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Summary: The meaning of life for some with a secular mentality are power, popularity and success. For those of faith, they find meaning in life when they place all that they are and have in the Savior’s hands.

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Mark 12:38-44

As he taught, Jesus said, "Watch out for the teachers of the law. They like to walk around in flowing robes and be greeted in the marketplaces, and have the most important seats in the synagogues and the places of honor at banquets. They devour widows’ houses and for a show make lengthy prayers. Such men will be punished most severely." Jesus sat down opposite the place where the offerings were put and watched the crowd putting their money into the temple treasury. Many rich people threw in large amounts. But a poor widow came and put in two very small copper coins, worth only a fraction of a penny. Calling his disciples to him, Jesus said, "I tell you the truth, this poor widow has put more into the treasury than all the others. They all gave out of their wealth; but she, out of her poverty, put in everything--all she had to live on."

One day while St. Francis of Assisi was working intently in his father’s cloth shop arranging the fabric, a beggar came to the door and asked for alms in God’s name. Francis rudely kicked the man out, but at once he regretted his actions and followed the man to offer his apologies. This event replayed in his mind over and over again.

Later on in his life, during a brief stay in Rome, Francis took out his money, took off his garments, and gave them all to the poor. On another occasion he encountered a leper in Assisi and, instead of fleeing as most villagers did, he went up to him and embraced him. He did all this despite the scorn of his friends and his father’s great disappointment. His steps before him were ordered; that leper represented Christ Himself! So Francis renounced his father’s possessions and went on to work among the poor and leprous people of his time. For Francis, that was life.

But the meaning of life for someone with a secular mentality consists of such things as wealth, prominence and power. The Teachers of the law in today’s gospel story found such meaning in going around with long robes, enjoying the greetings in the market places and the best places in the Synagogues. The teachers in those days received no pay and so they were reputed for devouring widows houses and cheating the poor. They learned the art of making long prayers, because longer the prayer, the more they got. We can understand if a guy off the street tried to make a quick buck but it is an abomination for someone who represents God to live a life of double standards.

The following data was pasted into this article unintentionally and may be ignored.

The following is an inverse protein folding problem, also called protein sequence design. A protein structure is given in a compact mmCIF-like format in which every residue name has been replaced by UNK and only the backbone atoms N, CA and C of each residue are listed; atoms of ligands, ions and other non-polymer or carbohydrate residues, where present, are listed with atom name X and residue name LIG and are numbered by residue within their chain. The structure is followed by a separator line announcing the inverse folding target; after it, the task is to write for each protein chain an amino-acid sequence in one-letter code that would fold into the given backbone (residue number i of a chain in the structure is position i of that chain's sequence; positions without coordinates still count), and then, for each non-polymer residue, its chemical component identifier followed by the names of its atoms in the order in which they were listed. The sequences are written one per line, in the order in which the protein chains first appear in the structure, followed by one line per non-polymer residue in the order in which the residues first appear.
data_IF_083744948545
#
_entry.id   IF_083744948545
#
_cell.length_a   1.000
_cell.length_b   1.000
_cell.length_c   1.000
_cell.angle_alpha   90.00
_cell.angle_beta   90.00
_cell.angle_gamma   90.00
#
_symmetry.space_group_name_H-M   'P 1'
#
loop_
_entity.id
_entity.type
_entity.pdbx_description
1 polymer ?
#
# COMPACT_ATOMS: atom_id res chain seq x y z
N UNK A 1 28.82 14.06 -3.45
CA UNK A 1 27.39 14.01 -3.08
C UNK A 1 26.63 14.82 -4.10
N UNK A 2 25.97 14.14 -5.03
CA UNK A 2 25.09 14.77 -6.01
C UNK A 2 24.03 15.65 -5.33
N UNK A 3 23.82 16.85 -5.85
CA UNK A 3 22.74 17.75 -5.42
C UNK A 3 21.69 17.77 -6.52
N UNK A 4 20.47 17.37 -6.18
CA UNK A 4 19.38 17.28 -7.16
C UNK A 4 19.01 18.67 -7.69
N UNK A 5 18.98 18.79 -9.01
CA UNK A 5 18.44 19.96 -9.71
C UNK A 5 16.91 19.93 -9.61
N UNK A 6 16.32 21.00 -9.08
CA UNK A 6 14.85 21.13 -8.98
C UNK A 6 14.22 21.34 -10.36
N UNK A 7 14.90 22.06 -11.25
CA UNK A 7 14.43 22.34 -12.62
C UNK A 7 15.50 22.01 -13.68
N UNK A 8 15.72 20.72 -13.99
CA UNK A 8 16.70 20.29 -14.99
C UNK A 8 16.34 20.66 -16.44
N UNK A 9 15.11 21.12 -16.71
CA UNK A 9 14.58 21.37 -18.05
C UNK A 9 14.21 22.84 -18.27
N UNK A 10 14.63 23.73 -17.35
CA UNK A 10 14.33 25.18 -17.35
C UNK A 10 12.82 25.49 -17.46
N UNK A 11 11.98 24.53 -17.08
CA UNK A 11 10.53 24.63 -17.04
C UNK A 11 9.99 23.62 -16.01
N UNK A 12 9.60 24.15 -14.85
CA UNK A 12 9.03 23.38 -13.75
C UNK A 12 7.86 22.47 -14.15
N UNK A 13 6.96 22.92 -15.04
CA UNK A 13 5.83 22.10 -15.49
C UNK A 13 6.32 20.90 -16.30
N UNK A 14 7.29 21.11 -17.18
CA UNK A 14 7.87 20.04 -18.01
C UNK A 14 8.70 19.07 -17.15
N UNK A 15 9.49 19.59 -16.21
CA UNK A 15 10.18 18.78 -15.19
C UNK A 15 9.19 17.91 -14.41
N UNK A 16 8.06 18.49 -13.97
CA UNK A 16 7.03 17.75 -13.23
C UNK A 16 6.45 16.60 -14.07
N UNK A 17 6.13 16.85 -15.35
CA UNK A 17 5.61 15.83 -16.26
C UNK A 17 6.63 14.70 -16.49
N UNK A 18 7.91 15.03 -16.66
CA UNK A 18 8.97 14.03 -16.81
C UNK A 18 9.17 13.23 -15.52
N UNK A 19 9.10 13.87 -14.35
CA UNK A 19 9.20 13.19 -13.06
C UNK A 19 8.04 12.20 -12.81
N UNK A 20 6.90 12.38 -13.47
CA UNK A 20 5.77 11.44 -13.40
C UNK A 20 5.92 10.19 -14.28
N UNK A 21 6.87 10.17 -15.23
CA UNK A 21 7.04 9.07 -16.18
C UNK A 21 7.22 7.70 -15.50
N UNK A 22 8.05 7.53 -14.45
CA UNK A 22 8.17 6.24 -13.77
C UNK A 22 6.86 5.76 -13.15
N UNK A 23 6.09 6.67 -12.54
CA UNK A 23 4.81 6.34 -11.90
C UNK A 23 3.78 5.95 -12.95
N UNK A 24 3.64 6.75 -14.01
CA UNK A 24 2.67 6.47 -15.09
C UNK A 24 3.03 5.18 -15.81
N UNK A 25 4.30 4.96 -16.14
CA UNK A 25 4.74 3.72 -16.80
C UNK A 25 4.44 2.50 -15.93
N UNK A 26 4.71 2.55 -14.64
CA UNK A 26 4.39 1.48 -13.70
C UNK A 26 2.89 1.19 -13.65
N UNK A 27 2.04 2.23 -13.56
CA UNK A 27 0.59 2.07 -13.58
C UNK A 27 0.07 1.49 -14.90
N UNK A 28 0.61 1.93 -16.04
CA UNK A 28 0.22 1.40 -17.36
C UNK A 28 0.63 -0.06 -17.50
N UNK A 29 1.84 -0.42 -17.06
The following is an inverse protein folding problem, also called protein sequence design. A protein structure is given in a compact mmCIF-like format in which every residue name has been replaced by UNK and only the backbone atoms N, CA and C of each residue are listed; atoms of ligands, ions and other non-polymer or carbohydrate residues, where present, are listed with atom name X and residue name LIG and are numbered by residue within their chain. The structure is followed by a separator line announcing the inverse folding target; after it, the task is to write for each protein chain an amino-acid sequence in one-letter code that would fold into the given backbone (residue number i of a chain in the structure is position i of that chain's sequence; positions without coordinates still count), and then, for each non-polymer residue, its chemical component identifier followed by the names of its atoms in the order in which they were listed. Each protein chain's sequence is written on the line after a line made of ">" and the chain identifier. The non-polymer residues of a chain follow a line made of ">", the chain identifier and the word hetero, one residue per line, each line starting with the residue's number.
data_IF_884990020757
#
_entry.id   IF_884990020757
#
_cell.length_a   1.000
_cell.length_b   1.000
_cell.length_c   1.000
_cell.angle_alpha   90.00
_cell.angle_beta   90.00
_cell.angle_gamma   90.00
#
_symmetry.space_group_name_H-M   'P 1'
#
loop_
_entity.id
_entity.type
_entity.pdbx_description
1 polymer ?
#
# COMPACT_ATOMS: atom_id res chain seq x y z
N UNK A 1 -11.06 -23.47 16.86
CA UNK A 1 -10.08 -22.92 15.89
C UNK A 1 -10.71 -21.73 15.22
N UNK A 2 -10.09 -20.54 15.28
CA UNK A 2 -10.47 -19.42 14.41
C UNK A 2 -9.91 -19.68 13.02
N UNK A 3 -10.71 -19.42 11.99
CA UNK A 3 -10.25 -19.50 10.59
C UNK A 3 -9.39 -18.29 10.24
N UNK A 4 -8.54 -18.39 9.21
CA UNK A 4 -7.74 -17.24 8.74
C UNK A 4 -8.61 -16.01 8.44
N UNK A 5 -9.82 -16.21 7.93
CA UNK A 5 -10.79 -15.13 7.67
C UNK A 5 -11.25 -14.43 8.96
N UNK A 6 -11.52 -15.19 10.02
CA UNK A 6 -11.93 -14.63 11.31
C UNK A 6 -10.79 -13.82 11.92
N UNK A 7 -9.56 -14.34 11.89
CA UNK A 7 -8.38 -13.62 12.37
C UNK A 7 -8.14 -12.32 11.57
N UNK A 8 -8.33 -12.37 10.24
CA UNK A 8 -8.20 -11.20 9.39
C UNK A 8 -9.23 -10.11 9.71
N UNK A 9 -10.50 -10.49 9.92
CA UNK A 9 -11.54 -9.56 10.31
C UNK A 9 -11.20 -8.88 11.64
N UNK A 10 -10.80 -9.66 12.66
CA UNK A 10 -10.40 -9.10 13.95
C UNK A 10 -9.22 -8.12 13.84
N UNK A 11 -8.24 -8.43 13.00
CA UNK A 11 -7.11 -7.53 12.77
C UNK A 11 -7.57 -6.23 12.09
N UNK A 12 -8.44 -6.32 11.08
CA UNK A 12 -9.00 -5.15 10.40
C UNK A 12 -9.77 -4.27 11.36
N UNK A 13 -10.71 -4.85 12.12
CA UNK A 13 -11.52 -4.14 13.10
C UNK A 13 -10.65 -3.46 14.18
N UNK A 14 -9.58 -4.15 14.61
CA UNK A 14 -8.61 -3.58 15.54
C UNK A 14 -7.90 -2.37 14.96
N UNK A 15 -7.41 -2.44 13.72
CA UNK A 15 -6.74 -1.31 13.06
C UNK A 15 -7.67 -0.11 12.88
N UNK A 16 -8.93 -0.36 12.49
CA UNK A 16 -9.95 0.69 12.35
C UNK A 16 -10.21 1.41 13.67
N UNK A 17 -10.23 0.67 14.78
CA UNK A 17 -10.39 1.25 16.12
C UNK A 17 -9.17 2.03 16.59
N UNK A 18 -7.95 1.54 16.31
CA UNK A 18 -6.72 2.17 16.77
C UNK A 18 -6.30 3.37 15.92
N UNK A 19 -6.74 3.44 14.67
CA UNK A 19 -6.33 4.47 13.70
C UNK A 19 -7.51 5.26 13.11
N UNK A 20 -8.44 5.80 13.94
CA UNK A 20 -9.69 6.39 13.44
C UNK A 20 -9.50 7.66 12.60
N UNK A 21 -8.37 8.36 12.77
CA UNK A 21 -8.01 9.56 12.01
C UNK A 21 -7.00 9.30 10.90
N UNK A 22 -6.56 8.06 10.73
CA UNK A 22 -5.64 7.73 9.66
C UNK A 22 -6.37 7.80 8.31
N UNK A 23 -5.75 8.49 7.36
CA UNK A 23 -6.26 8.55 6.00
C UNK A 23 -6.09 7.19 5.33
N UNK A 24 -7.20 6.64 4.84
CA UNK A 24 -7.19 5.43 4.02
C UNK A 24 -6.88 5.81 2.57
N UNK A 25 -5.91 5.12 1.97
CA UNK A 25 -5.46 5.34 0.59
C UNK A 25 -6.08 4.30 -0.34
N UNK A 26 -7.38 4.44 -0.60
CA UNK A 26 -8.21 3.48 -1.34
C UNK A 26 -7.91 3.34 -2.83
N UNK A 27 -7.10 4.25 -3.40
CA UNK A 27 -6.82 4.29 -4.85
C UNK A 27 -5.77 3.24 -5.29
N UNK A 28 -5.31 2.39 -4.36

I am not sure if it is any different today. Among others, we see many TV evangelists today who love to wear long robes, who enjoy status and popularity and who devour and cheat innocent and God fearing people of their money. Except for Billy Graham, it is rare to see any of these people who do not conclude their message by asking for your money. A two dollar book or cassette is priced at 25 or more dollars and they seem to make the point that in spending that money, you are pleasing God! A lot of these men and women are very talented preachers but true followers of Jesus are not distinguished by showy spirituality.

Ours is a poor Church. We struggle to pay our bills but we live by faith that the Lord will provide. We do not ask for your money and leave it as a matter between you and God. I have no idea whatsoever as to who puts what in the plate but from today’s reading, it seems to me that someone is watching. One day, back in the time of Herod’s temple, people lined up to put their offerings in the thirteen large brazen receptacles that resembled trumpets because of their wide mouths. Nine of these vessels were for the temple tax and four were for contributions to purchase things like incense and burnt offerings. Only copper coins were used and so when the wealthy threw in their money it made a lot of noise.

I remember a few years ago when were barely able to make it, the most embarrassing time in Church was when the plate came to us. We tried to give as much as we could but often times it was only a few coins. We had to place the coins so softly in the plate so that no one could hear the noise of the coins. But in Herod’s day, there were no bills. The more the coins, the more the noise and the more people raised their brows!

While all of this was going on, a widow approached the vessels under the observant eye of the Lord. She had lost the support of a husband and her problem was compounded because of her loneliness and poverty. She did not have to be on that line because in a true sense, she had nothing to spare. Her entire earthly possessions were just two pennies. She had no guarantee of the next meal but she took all that she had and cast them into the vessels. The woman found meaning to life when she placed all that she had in the hands of God.

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